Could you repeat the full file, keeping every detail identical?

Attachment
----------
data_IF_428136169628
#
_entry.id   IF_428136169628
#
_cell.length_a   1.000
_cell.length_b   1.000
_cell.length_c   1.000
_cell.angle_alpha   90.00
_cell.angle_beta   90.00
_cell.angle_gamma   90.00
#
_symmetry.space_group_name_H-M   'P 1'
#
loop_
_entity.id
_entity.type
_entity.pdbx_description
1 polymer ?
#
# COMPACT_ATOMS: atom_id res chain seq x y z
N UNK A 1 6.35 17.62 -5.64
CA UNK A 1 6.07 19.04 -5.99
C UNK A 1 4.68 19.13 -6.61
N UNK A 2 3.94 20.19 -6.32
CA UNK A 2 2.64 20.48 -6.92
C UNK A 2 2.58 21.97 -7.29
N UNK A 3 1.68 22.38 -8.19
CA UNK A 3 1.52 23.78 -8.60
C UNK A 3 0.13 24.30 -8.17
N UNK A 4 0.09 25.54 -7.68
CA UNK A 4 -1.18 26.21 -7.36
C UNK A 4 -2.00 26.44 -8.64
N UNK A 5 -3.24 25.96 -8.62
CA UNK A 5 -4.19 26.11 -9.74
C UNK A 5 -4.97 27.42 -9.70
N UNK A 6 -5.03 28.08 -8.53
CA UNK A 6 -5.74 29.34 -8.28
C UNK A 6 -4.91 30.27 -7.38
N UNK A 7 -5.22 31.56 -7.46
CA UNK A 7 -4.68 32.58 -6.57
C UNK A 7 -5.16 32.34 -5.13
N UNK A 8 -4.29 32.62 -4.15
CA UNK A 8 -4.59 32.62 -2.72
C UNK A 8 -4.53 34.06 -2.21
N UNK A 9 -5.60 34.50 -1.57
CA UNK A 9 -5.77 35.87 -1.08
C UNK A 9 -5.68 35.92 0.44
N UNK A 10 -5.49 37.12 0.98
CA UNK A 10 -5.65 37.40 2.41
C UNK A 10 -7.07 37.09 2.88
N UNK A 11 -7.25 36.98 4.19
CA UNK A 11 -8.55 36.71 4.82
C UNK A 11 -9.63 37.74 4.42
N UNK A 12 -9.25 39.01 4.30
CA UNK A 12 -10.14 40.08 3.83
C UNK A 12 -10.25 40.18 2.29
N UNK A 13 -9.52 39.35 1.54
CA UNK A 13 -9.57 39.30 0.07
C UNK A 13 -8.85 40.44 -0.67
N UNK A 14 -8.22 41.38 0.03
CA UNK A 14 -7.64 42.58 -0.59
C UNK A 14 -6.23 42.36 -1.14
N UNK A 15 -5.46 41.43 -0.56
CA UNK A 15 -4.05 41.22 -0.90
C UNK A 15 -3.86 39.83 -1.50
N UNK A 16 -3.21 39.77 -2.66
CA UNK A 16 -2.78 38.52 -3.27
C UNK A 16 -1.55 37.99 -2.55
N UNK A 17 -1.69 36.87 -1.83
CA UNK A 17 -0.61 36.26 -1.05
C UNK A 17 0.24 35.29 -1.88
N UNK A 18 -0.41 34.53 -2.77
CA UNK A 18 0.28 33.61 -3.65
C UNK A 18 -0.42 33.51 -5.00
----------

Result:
data_IF_428136169628
#
_entry.id   IF_428136169628
#
_cell.length_a   1.000
_cell.length_b   1.000
_cell.length_c   1.000
_cell.angle_alpha   90.00
_cell.angle_beta   90.00
_cell.angle_gamma   90.00
#
_symmetry.space_group_name_H-M   'P 1'
#
loop_
_entity.id
_entity.type
_entity.pdbx_description
1 polymer ?
#
# COMPACT_ATOMS: atom_id res chain seq x y z
N UNK A 1 6.35 17.62 -5.64
CA UNK A 1 6.07 19.04 -5.99
C UNK A 1 4.68 19.13 -6.61
N UNK A 2 3.94 20.19 -6.32
CA UNK A 2 2.64 20.48 -6.92
C UNK A 2 2.58 21.97 -7.29
N UNK A 3 1.68 22.38 -8.19
CA UNK A 3 1.52 23.78 -8.60
C UNK A 3 0.13 24.30 -8.17
N UNK A 4 0.09 25.54 -7.68
CA UNK A 4 -1.18 26.21 -7.36
C UNK A 4 -2.00 26.44 -8.64
N UNK A 5 -3.24 25.96 -8.62
CA UNK A 5 -4.19 26.11 -9.74
C UNK A 5 -4.97 27.42 -9.70
N UNK A 6 -5.03 28.08 -8.53
CA UNK A 6 -5.74 29.34 -8.28
C UNK A 6 -4.91 30.27 -7.38
N UNK A 7 -5.22 31.56 -7.46
CA UNK A 7 -4.68 32.58 -6.57
C UNK A 7 -5.16 32.34 -5.13
N UNK A 8 -4.29 32.62 -4.15
CA UNK A 8 -4.59 32.62 -2.72
C UNK A 8 -4.53 34.06 -2.21
N UNK A 9 -5.60 34.50 -1.57
CA UNK A 9 -5.77 35.87 -1.08
C UNK A 9 -5.68 35.92 0.44
N UNK A 10 -5.49 37.12 0.98
CA UNK A 10 -5.65 37.40 2.41
C UNK A 10 -7.07 37.09 2.88
N UNK A 11 -7.25 36.98 4.19
CA UNK A 11 -8.55 36.71 4.82
C UNK A 11 -9.63 37.74 4.42
N UNK A 12 -9.25 39.01 4.30
CA UNK A 12 -10.14 40.08 3.83
C UNK A 12 -10.25 40.18 2.29
N UNK A 13 -9.52 39.35 1.54
CA UNK A 13 -9.57 39.30 0.07
C UNK A 13 -8.85 40.44 -0.67
N UNK A 14 -8.22 41.38 0.03
CA UNK A 14 -7.64 42.58 -0.59
C UNK A 14 -6.23 42.36 -1.14
N UNK A 15 -5.46 41.43 -0.56
CA UNK A 15 -4.05 41.22 -0.90
C UNK A 15 -3.86 39.83 -1.50
N UNK A 16 -3.21 39.77 -2.66
CA UNK A 16 -2.78 38.52 -3.27
C UNK A 16 -1.55 37.99 -2.55
N UNK A 17 -1.69 36.87 -1.83
CA UNK A 17 -0.61 36.26 -1.05
C UNK A 17 0.24 35.29 -1.88
N UNK A 18 -0.41 34.53 -2.77
CA UNK A 18 0.28 33.61 -3.65
C UNK A 18 -0.42 33.51 -5.00